By Sharon Terlep
Brandless Inc., a startup that set out to challenge household names like Crest and Kraft with a one-price-for-all online store, has shut down, becoming the first venture backed by SoftBank Group Inc.'s $100 billion Vision Fund to fold.
Brandless launched in 2017, selling generic consumer staples attuned to personal health and the environment, all for $3. The idea: cut out supermarkets and traditional marketing, and funnel the money toward making products to compete with pricier name brands.
But it appears American shoppers need more than a $3 price tag to part with brand-name peanut butter and hand soap.
In pulling the plug this week, Brandless's investor-led board said the market for selling goods online directly to consumers is "fiercely competitive and ultimately proved unsustainable" for the company's business model.
Brandless had a high-profile backer in SoftBank, which promised the Silicon Valley startup $240 million but delivered only $100 million, people familiar with the matter said. Investors grew frustrated with losses at Brandless, and pushed for a quicker path to profitability, before ultimately deciding to close the company, some of the people said.
The shutdown came days before SoftBank disclosed that its operating profit fell by 99% in 2019's final quarter. The poor results at the Japanese technology giant were tied closely to its high-profile Vision Fund, which has been hit by steep declines in the value of two of its largest investments, ride-hailing giant Uber Technologies Inc. and the parent company of U.S. shared-office operator WeWork.
The fund stopped making new investments last year, after doling out about $80 billion in two years.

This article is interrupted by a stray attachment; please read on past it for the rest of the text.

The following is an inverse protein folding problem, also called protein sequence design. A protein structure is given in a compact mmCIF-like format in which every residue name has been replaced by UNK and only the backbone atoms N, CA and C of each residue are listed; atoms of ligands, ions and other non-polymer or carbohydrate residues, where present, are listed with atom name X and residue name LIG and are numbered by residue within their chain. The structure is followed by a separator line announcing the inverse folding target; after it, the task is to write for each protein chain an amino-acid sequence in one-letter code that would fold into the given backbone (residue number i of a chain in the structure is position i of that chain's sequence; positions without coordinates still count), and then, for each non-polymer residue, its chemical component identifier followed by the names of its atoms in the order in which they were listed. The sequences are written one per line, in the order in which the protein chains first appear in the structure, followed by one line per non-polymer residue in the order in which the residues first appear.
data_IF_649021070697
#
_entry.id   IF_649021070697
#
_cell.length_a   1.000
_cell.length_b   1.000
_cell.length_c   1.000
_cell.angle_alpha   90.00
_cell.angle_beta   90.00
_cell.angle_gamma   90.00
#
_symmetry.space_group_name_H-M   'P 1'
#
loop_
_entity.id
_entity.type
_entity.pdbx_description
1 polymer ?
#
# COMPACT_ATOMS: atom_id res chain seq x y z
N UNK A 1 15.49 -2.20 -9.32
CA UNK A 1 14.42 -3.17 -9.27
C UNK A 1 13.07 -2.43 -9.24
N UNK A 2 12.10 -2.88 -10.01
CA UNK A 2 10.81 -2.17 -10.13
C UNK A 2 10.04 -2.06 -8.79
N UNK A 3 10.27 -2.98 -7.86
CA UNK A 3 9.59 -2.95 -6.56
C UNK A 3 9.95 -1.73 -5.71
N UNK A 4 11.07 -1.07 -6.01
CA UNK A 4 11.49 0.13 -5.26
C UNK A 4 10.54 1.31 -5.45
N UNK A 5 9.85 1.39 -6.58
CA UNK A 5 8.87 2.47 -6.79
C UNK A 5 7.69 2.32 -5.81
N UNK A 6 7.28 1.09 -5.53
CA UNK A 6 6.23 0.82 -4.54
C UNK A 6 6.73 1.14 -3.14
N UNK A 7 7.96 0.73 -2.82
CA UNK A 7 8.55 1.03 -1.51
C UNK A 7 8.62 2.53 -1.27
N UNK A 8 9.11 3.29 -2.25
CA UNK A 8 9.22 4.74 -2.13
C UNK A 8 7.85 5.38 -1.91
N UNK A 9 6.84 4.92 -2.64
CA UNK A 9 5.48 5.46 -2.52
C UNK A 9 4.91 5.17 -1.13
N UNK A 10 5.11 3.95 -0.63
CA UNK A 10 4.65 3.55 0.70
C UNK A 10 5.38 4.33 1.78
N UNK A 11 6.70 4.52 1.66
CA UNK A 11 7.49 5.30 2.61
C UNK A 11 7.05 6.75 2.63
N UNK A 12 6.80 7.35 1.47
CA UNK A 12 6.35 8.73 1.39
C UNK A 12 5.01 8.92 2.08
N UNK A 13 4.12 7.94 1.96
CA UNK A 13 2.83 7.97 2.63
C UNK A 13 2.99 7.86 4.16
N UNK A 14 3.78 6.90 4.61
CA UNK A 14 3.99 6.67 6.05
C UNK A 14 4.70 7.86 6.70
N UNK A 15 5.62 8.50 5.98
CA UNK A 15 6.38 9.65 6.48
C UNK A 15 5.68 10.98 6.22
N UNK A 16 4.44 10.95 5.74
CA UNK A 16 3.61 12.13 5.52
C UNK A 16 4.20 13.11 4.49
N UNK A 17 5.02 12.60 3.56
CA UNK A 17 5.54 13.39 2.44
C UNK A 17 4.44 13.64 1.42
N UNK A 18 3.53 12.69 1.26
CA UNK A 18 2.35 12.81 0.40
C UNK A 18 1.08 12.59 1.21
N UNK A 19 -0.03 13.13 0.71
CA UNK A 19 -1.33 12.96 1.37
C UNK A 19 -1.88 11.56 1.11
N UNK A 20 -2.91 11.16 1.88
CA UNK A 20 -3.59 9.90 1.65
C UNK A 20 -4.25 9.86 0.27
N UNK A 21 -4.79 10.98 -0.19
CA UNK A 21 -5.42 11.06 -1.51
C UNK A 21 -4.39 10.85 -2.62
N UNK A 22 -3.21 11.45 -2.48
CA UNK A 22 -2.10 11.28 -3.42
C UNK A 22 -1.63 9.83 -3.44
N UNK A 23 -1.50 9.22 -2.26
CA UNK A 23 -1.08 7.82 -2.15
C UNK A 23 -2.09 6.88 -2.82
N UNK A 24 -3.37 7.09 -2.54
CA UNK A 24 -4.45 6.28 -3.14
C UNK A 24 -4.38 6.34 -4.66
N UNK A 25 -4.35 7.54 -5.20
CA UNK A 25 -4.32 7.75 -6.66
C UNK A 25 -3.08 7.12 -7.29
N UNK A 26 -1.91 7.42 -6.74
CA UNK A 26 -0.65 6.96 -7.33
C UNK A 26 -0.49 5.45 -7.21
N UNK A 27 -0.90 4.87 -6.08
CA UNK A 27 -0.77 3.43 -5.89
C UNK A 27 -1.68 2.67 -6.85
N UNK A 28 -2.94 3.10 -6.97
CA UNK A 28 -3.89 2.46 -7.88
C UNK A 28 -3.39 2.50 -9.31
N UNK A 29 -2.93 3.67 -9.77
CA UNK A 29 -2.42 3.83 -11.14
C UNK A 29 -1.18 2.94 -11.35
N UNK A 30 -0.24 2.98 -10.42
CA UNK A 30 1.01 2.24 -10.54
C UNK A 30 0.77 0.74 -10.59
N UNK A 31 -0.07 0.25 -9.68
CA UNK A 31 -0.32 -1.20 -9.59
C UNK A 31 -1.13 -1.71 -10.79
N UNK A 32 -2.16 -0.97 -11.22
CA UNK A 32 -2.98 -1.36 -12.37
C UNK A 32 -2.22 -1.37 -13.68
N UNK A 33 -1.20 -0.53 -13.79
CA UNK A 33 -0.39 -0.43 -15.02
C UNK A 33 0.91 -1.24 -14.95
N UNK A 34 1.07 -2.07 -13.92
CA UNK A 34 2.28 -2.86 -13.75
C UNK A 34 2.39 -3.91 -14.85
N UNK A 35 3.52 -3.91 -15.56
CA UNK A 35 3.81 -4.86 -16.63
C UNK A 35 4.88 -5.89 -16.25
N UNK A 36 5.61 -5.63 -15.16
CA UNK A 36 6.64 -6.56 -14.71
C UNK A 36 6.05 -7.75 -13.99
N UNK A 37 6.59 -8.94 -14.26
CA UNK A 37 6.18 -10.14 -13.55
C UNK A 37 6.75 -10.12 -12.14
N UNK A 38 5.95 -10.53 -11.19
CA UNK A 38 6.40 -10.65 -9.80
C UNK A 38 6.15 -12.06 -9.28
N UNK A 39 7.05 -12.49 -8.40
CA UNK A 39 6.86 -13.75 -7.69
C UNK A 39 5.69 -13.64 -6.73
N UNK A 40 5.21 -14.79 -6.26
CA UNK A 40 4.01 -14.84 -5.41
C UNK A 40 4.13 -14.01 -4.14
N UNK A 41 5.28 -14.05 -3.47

Brandless adds to the collection of startups that have found that selling household staples online makes for a fast-growing business, but not necessarily a profitable one. Onetime startup Amazon.com Inc. has had mixed success with its own private-label products, analysts say, while experimenting with different subscription models.
A number of upstart online consumer brands -- from Harry's razors to Native deodorant -- started selling their products in stores and even shopped themselves to bigger companies. Consumer-products giants collectively have invested billions of dollars in such startups in recent years, and are now grappling with how to make them profitable. Some are also working to sell more of their traditional brands online by way of Amazon.
Beyond the challenge of competing as a direct-to-consumer business, the Brandless proposition of selling a private-label brand online was flawed, said Gary Stibel, chief executive of New England Consulting Group. Shoppers prefer unbranded items from retailers they trust, such as Whole Foods and Trader Joe's, and go online for sought-after names, Mr. Stibel said.
"The brand was dead on arrival," he said of Brandless.
In its final year, Brandless replaced two CEOs, including founder Tina Sharkey, and tried to overhaul its business model by abandoning the $3 price point and getting into the cannabidiol, or CBD, business.
And there was another fundamental problem: the Brandless price wasn't necessarily a bargain. Products on the site were generally more expensive than their big-brand rivals, though they were cheaper than many higher-end offerings.
Brandless halted sales Monday and is laying off roughly 70 of its 80 employees. A company spokesman said it is possible the brand could be acquired or reinvented and that a decision will be made in coming weeks.
Write to Sharon Terlep at firstname.lastname@example.org